By Tom Baker / Japan News Staff WriterYurei: The Japanese Ghost
By Zack Davisson
Chin Music Press, 226pp
Love. Revenge. Crockery. These are among the things that draw spirits of the dead back to haunt the living in Zack Davisson’s new book, “Yurei: The Japanese Ghost.”
Davisson, who has translated works by mangaka Shigeru Mizuki and Satoshi Kon into English, and who claims to have lived in a haunted apartment in Ikeda, Osaka Prefecture, traces the evolution of Japanese ghost stories through folklore, paintings, kabuki and movies. The book’s 12 chapters of literary history are accompanied by color prints of relevant artworks, and are followed by 46 pages of ghost stories, some as short as half a page. The stories are arranged in the same order as the chapters, so it pays to flip back and forth as you go.
The book gives particular attention to the characters of Otsuyu, Oiwa and Okiku, known collectively as Three Great Ghosts of Japan.
Otsuyu is the ghost whose story underwent the most dramatic changes over the years. She is the star of a popular old tale called “Botan Doro,” or “The Peony Lantern.” Her motivation (like that of Patrick Swayze’s character in the Hollywood movie “Ghost”) is a love so strong that it reaches back from beyond the grave.
Davisson traces the origins back roughly 600 years to a Chinese story, also titled “Peony Lantern,” in which a man dies after being seduced by a ghost. The original story was meant to teach a stern moral lesson, as it involves a Taoist priest who summons up the ghosts of both the now-dead man and the already-dead woman, forces them to confess their sins, and then consigns them to hell.
The various Japanese retellings of the story take a more forgiving approach, sympathetically portraying Otsuyu as a heartbroken ghost who only longs to be reunited with her lover in death after being tragically separated from him in life. In a version told by 19th-century rakugo storyteller Sanyutei Encho, the morning after Otsuyu takes on the form of a living woman to achieve a night of passion with her beloved, the man “is found dead intertwined with Otsuyu’s rotting corpse, his face … radiant and blissful.” The couple end up just as dead as in the original, but hell has been removed from the equation. According to Davisson, rakugo audiences of the Meiji era (1868-1912) would have appreciated this romantic conclusion.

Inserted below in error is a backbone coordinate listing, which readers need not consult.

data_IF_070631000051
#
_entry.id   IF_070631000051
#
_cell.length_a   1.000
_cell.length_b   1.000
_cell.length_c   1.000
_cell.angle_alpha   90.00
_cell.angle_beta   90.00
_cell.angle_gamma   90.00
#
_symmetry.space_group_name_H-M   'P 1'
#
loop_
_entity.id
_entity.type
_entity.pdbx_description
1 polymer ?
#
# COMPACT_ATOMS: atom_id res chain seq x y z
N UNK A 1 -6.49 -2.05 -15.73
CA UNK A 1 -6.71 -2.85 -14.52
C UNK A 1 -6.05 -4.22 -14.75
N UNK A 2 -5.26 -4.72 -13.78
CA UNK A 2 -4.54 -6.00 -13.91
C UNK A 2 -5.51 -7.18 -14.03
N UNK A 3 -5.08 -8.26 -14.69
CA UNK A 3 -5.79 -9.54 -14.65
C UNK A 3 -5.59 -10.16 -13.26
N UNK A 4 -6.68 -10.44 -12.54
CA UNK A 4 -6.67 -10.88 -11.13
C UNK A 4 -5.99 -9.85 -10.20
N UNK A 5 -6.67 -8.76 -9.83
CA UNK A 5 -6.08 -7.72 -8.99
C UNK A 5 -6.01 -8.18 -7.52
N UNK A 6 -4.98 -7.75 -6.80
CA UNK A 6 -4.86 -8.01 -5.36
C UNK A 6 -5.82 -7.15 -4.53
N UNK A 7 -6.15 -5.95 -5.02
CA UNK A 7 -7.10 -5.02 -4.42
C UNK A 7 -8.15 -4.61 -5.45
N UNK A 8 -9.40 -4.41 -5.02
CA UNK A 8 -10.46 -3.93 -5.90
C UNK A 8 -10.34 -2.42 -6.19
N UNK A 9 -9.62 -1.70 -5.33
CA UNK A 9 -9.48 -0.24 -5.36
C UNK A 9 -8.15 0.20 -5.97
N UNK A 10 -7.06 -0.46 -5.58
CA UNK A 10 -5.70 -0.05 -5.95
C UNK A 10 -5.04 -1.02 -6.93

The ghost Oiwa had a less fulfilling love life: Her husband killed her to marry someone else. His first murder attempt failed, but left her face hideously marred. Oiwa comes back from the grave for good old-fashioned revenge, and her grotesque appearance has made her a favorite character in kabuki and movie productions.
Okiku is the saddest of the ghosts. She was a servant who was accused (accurately in some versions of the story, unjustly in others) of having broken one of a set of 10 irreplaceable dishes. To escape punishment, she flung herself down a well and died. Now she rises from the well again and again, counting to nine as she seeks the forever-lost 10th dish.
If you enjoy kabuki plays, manga comics or modern Japanese horror movies — or even if you’ve wondered why Japanese ghosts have no feet — “Yurei” will help you see the unseen a little more clearly.
Where to Read
Near a well, if you dare. Not only does the ghost of Okiku dwell in a well, but wells — tapping into mysterious underground currents — are often depicted as gateways to the next world. If you peer down into one, you may see something other than your own reflection staring back.